Research extends back to 1957, including spelling checkers for bitmap images of cursive writing and special applications to find records in databases in spite of incorrect entries. In 1961, Les Earnest, who headed the research on this budding technology, saw it necessary to include the first spell checker that accessed a list of 10,000 acceptable words.[10] Ralph Gorin, a graduate student under Earnest at the time, created the first true spelling checker program written as an applications program (rather than research) for general English text: Spell for the DEC PDP-10 at Stanford University's Artificial Intelligence Laboratory, in February 1971.[11] Gorin wrote SPELL in assembly language, for faster action; he made the first spelling corrector by searching the word list for plausible correct spellings that differ by a single letter or adjacent letter transpositions and presenting them to the user. Gorin made SPELL publicly accessible, as was done with most SAIL (Stanford Artificial Intelligence Laboratory) programs, and it soon spread around the world via the new ARPAnet, about ten years before personal computers came into general use.[12] Spell, its algorithms and data structures inspired the Unix ispell program.


IntelliSense is Microsoft's implementation of code completion, best known in Visual Studio. It was first introduced as a feature of a mainstream Microsoft product in 1996 building on many already invented concepts of code completion and syntax checking, with the Visual Basic 5.0 Control Creation Edition, which was essentially a publicly available prototype for Visual Basic 5.0. Initially, Visual Basic IDE was the primary "test bed" for the technology, but IntelliSense was incorporated into Visual FoxPro and Visual C++ in the Visual Studio 97 timeframe (one revision after first seen in Visual Basic). Because it was based on the introspection capabilities of COM, the Visual Basic versions of IntelliSense were always more robust and complete than the 5.0 and 6.0 (97 and 98 in the Visual Studio naming sequence) versions of Visual C++, which did not have the benefit of being entirely based on COM. These shortcomings (criticized by many VC++ developers since the 97 release) have been largely corrected in the .NET product lines. For example, one of the most requested capabilities missing from the pre-.NET products was support for templates, which is now fully implemented.[13]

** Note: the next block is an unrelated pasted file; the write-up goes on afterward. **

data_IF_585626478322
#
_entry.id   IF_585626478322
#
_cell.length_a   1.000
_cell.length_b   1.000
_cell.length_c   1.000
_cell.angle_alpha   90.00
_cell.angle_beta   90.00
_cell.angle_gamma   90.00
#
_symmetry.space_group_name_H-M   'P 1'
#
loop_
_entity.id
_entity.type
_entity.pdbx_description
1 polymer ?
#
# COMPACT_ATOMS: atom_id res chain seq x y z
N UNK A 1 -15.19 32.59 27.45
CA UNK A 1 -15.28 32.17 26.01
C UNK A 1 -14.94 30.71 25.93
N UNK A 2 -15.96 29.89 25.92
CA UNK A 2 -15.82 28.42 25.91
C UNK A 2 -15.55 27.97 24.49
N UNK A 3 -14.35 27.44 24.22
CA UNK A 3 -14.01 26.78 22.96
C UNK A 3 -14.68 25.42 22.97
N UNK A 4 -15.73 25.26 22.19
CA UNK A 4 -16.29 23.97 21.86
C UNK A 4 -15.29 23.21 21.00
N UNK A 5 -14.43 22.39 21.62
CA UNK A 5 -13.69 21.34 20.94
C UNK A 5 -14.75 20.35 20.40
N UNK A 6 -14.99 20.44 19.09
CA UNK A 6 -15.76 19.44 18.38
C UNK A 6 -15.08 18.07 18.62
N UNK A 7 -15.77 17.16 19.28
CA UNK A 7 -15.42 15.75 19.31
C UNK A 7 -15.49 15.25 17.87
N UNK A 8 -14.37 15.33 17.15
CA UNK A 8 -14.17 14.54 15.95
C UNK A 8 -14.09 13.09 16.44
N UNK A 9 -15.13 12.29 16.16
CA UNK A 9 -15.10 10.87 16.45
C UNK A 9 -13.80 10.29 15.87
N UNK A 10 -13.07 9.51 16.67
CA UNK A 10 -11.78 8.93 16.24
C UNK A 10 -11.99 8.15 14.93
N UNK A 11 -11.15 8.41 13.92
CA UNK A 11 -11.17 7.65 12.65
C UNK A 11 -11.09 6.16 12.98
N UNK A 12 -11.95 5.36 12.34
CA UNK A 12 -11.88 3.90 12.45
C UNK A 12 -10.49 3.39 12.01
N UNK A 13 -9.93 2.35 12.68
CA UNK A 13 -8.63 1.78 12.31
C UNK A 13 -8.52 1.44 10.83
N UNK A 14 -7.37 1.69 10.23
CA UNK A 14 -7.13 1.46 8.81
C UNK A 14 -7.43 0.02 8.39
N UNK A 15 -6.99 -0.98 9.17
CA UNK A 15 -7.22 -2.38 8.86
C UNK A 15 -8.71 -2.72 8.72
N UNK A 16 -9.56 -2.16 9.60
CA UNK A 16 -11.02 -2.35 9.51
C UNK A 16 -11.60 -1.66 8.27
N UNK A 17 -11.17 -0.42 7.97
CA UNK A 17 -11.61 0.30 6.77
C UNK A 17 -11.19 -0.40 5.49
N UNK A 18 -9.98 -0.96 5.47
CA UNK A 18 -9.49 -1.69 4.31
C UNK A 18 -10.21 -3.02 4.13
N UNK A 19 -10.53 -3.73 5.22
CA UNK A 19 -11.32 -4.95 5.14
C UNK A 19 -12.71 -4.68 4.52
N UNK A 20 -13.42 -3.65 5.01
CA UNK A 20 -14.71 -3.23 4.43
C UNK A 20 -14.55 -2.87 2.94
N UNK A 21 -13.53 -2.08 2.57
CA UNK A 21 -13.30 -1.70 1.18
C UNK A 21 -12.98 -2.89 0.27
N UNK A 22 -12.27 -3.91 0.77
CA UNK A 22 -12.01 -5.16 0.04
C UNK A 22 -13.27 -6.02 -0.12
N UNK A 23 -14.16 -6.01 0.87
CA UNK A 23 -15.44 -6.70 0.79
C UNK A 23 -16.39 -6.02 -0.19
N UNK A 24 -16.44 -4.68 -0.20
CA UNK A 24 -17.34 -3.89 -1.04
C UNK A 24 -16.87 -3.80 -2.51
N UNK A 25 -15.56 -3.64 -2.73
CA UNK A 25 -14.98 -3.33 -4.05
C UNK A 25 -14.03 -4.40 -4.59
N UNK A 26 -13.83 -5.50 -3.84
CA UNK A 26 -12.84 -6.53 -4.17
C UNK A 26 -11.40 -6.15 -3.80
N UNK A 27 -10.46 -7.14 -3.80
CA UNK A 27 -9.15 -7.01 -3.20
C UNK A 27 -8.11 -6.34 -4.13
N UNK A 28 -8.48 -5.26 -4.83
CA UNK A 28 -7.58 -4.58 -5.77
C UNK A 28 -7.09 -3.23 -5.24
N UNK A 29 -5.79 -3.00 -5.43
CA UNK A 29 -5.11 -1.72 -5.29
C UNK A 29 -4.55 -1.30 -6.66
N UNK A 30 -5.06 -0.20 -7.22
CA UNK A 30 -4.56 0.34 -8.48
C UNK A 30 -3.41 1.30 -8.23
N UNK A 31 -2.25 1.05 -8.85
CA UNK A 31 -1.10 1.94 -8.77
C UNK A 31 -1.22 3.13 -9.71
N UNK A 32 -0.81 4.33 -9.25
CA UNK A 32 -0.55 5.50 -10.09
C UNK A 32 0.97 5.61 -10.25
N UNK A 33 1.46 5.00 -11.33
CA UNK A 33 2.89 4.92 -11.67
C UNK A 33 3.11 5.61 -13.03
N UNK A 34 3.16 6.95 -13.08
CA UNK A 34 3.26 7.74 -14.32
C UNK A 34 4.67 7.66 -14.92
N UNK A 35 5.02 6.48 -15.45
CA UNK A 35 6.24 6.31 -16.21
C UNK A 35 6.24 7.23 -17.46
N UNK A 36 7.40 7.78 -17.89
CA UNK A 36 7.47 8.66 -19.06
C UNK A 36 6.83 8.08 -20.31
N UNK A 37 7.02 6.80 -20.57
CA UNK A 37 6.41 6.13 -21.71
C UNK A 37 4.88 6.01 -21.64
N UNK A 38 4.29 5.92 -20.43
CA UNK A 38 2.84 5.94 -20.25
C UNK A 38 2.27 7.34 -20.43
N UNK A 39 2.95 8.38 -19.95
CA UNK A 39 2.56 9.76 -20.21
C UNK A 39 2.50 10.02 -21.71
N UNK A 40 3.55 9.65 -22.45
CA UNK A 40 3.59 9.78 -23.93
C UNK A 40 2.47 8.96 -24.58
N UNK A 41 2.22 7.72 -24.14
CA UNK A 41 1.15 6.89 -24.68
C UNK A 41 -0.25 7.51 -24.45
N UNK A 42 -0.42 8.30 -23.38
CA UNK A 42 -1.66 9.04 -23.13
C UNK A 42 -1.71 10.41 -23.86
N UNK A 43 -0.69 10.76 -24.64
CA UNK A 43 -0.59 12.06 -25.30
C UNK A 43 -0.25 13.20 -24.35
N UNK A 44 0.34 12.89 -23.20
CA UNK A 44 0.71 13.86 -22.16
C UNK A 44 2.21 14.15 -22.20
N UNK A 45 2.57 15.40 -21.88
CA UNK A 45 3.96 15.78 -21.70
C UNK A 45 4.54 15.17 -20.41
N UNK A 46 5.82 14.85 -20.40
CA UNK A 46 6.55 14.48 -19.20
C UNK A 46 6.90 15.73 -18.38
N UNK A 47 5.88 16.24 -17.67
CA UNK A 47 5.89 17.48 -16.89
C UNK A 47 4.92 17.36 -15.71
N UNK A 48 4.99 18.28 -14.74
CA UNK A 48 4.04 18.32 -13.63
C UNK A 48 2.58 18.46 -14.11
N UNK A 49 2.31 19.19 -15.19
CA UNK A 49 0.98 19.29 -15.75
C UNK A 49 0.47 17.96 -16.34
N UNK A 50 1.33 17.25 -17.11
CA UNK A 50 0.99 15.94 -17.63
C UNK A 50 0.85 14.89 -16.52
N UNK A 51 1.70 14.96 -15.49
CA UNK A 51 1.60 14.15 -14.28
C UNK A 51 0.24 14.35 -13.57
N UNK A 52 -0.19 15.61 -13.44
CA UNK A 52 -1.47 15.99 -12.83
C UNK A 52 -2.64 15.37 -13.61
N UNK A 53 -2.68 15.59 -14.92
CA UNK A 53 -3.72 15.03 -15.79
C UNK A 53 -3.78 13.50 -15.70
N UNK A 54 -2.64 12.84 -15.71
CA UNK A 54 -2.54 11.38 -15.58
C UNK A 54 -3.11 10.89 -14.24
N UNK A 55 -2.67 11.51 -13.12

IntelliSense has entered a new phase of development with the unified Visual Studio.NET environment first released in 2001, augmented by the more powerful introspection and code documentation capabilities provided by the .NET framework. IntelliSense is now supported by the Visual Studio editors for C++, C#, J#, Visual Basic, XML, HTML and XSLT among others. As of Visual Studio 2005, IntelliSense is now activated by default when the user begins to type, instead of requiring marker characters (though this behavior can be turned off). The IDE has the capability of inferring a greater amount of context based on what the developer is typing, to the point that basic language constructs such as for and while are also included in the choice list.